While delayed or missed period is often interpreted by women trying for a baby as a sign to shout ‘eureka!’, it’s seen as the first sign there’s ‘trouble’ by those who have no baby plans in their agenda. It’s however worthy to note that other factors besides pregnancy may be responsible.
Let’s take a look at 8 of them…
As you probably already know, stress has adverse effects on the body’s overall wellbeing, and your monthly cycle is no exception. Prolonged or chronic physical and emotional stress can send the wrong signals to the hypothalamus; a gland in the brain where many of the hormones for menstruation are regulated. This may ultimately result in hypothalamic amenorrhea – a condition that makes the period stop for several months.
Identifying your stressors and managing them appropriately will help your body get back to normal. See useful tips to here.
2. Polycystic Ovarian Syndrome
PCOS is a quite common hormonal disorder among women of reproductive age. The condition often causes cysts to grow on the ovaries and prevents regular ovulation.
If you experience missed or irregular periods constantly, ask your doctor to run a blood test to check your hormone levels. He may recommend birth control to regulate your periods if hormonal imbalance or PCOS is responsible.
3. Thyroid Problems
The thyroid, located in the neck, is the gland responsible for the body’s metabolism, and when it doesn’t function as it should, it can have adverse effects on your monthly cycle. While an overactive thyroid may cause your periods to be lighter and less frequent, one that is not active enough may cause less frequent and heavier periods.
Experts say late or missed periods are normal during the first two years your period starts (usually between ages 10 – 15) and when menopause is about to begin. As the body undergoes menopausal changes, usually between ages 45 – 55, periods becomes irregular, owing to less production of the fertility hormone, oestrogen.
READ ALSO: 5 Ovulation Signs You Should Note
As a result of breastfeeding, menstruation may stop altogether for a couple of months as prolactin, the hormone responsible for breast milk production, can impede ovulation. Note however that you should not rely on this as a form of birth control as you may ovulate when you least expect and put another bun in the oven, confident that your periods have not returned.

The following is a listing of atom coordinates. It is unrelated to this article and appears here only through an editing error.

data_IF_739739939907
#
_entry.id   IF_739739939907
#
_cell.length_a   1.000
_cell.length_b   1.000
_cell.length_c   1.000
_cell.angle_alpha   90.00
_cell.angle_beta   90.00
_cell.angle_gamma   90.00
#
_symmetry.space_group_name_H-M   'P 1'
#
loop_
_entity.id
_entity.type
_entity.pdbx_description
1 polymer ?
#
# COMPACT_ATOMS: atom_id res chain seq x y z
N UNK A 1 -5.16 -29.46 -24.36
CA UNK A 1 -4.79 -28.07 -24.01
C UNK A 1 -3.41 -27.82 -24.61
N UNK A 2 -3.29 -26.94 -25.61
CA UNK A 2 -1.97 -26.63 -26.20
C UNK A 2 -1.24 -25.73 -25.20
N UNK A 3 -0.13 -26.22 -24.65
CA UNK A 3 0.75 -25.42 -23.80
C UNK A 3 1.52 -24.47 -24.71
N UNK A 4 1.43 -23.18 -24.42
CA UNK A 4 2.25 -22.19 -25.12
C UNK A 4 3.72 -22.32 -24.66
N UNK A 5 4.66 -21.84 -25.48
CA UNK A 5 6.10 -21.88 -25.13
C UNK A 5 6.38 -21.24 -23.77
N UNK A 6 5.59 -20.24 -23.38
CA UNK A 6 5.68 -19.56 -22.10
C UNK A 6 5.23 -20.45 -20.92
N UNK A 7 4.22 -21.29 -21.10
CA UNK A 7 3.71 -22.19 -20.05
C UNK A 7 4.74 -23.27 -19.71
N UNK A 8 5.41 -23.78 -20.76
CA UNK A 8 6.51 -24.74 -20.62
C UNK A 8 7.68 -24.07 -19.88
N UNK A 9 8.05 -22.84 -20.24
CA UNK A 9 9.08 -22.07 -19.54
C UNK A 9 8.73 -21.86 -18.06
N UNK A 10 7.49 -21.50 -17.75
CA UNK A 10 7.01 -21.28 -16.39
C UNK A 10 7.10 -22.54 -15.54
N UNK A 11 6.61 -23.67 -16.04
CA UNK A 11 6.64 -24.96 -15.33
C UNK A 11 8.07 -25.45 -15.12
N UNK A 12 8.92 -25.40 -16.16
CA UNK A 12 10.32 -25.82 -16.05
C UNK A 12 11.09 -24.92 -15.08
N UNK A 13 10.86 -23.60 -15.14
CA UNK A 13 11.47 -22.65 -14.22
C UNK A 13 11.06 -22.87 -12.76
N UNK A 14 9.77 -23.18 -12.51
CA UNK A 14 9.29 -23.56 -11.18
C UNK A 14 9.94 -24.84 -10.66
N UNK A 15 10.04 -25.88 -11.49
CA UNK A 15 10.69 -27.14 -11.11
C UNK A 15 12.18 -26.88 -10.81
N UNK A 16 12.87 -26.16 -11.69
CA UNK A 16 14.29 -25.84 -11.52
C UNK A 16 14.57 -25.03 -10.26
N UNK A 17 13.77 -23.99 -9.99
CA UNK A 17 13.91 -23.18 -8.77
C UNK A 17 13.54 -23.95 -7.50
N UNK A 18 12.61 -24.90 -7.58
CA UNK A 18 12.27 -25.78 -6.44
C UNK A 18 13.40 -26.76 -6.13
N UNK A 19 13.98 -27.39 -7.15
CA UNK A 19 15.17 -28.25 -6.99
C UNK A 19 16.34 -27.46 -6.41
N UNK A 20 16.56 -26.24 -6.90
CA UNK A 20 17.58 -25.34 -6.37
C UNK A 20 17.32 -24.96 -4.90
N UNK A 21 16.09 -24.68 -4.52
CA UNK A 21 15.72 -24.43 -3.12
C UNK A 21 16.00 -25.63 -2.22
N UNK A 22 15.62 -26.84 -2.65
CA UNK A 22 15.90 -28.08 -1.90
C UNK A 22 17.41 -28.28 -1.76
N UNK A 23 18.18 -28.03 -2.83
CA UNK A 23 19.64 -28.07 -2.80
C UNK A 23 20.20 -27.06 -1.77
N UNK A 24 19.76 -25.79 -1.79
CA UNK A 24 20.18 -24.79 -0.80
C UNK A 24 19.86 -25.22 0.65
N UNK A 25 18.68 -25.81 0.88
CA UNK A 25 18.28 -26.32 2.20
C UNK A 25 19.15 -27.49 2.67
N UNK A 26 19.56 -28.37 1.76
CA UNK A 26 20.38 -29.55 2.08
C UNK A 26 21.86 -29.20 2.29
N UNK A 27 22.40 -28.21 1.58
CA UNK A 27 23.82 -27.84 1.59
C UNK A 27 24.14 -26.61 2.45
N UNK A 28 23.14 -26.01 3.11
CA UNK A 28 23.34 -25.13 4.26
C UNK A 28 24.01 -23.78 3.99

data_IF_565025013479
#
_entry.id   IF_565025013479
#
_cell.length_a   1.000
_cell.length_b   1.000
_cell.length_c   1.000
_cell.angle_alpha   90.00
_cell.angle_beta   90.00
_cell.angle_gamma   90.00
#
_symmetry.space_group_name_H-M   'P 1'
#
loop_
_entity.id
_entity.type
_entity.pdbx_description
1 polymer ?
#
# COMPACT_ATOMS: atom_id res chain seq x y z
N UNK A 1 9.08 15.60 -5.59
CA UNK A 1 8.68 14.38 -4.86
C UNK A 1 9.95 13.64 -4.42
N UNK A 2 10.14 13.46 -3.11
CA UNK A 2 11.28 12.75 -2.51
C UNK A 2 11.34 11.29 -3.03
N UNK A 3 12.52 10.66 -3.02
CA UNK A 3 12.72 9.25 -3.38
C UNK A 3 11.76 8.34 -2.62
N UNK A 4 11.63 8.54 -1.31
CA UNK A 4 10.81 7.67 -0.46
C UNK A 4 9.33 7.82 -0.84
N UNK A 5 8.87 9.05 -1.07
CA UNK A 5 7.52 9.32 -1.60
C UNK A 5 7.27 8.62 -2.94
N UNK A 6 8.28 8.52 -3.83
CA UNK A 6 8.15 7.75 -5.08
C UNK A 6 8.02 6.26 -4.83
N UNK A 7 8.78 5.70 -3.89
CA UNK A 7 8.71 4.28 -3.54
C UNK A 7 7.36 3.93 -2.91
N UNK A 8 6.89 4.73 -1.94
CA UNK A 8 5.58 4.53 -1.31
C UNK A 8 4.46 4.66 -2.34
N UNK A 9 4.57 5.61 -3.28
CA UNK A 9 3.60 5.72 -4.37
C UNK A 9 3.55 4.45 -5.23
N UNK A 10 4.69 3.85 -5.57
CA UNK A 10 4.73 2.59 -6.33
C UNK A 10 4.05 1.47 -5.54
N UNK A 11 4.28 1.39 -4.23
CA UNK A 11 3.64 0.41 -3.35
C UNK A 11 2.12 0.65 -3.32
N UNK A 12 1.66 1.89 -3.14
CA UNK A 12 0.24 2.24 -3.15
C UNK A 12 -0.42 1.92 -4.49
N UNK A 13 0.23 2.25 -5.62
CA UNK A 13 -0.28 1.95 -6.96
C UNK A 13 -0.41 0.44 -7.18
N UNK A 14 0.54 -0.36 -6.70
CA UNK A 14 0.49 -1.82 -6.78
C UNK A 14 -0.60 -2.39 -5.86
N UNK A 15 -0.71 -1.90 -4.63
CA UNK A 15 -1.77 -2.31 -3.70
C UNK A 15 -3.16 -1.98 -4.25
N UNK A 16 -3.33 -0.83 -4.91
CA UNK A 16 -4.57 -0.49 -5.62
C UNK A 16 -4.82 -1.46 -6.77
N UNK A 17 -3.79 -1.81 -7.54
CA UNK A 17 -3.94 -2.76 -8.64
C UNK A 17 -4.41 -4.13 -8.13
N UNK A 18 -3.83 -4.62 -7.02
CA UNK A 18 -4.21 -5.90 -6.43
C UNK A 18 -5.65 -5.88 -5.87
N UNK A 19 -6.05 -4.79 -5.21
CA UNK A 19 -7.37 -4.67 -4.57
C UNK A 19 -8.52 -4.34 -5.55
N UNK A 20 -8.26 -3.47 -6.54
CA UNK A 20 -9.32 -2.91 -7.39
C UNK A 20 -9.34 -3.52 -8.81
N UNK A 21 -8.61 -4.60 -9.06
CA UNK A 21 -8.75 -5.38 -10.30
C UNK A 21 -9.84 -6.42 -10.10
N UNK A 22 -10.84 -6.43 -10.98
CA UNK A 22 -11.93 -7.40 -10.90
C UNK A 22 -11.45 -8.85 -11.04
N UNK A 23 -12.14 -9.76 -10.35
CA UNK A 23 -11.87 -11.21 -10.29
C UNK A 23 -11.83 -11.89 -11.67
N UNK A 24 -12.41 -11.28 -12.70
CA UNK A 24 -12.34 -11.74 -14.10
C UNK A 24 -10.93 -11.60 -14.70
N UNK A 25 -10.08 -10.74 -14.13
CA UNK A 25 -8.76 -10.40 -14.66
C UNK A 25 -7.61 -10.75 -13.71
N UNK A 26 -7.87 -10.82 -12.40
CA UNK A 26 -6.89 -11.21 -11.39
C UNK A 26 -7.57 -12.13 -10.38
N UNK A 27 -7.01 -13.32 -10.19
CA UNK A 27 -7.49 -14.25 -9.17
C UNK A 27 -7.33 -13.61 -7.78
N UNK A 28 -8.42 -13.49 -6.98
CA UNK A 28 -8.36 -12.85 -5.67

See your doctor if your periods do not return three months after weaning your baby.
6. Your Weight
If your weight is higher or lower than what is expected for your height, it can change how your body should function and adversely affect ovulation. While being underweight or losing a lot of weight within a short period can cause your oestrogen levels to reduce drastically, leading to a shortage in the needed supply to build the lining of the uterus, gaining a lot of weight within a short time can make your body produce too much oestrogen. The excess oestrogen may stop ovulation for months or make the endometrial lining overgrow and become unstable, leading to heavy or irregular periods.
It’s normal to experience a change in your cycle when you start or stop using contraceptives. The changes to expect depend on the type of birth control you opted for. For instance, hormonal contraceptives stop ovulation altogether, leading to a lack of periods. Talk to your doctor if you have concerns regarding this.
8. Excessive Exercise
As with every other thing, moderation is key. If you have been working out too much without taking in enough calories, it can result in skipped or delayed menstruation.
You should also note that a healthy menstrual cycle can range from every 21 to 35 days. If your period doesn’t fall within this range, you may be prone to missing your periods. Ask your doctor for help.
In addition, if you fell ill before ovulation, the strains on your body may have caused ovulation to be delayed or not take place at all. As a result, your period will be late or return next cycle when your body must have bounced back.
Photo credit: blackdoctor.org
Tags: Menstruation, Why you may miss your period, Women's monthly circle
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Yes absolutely true. And pregnancy too
Nice piece and very informative. Thanks MIM.
This is a really great piece of health information… #women #HealthyLiving
Tnx MIM for sharing
Thanks for this MIM.
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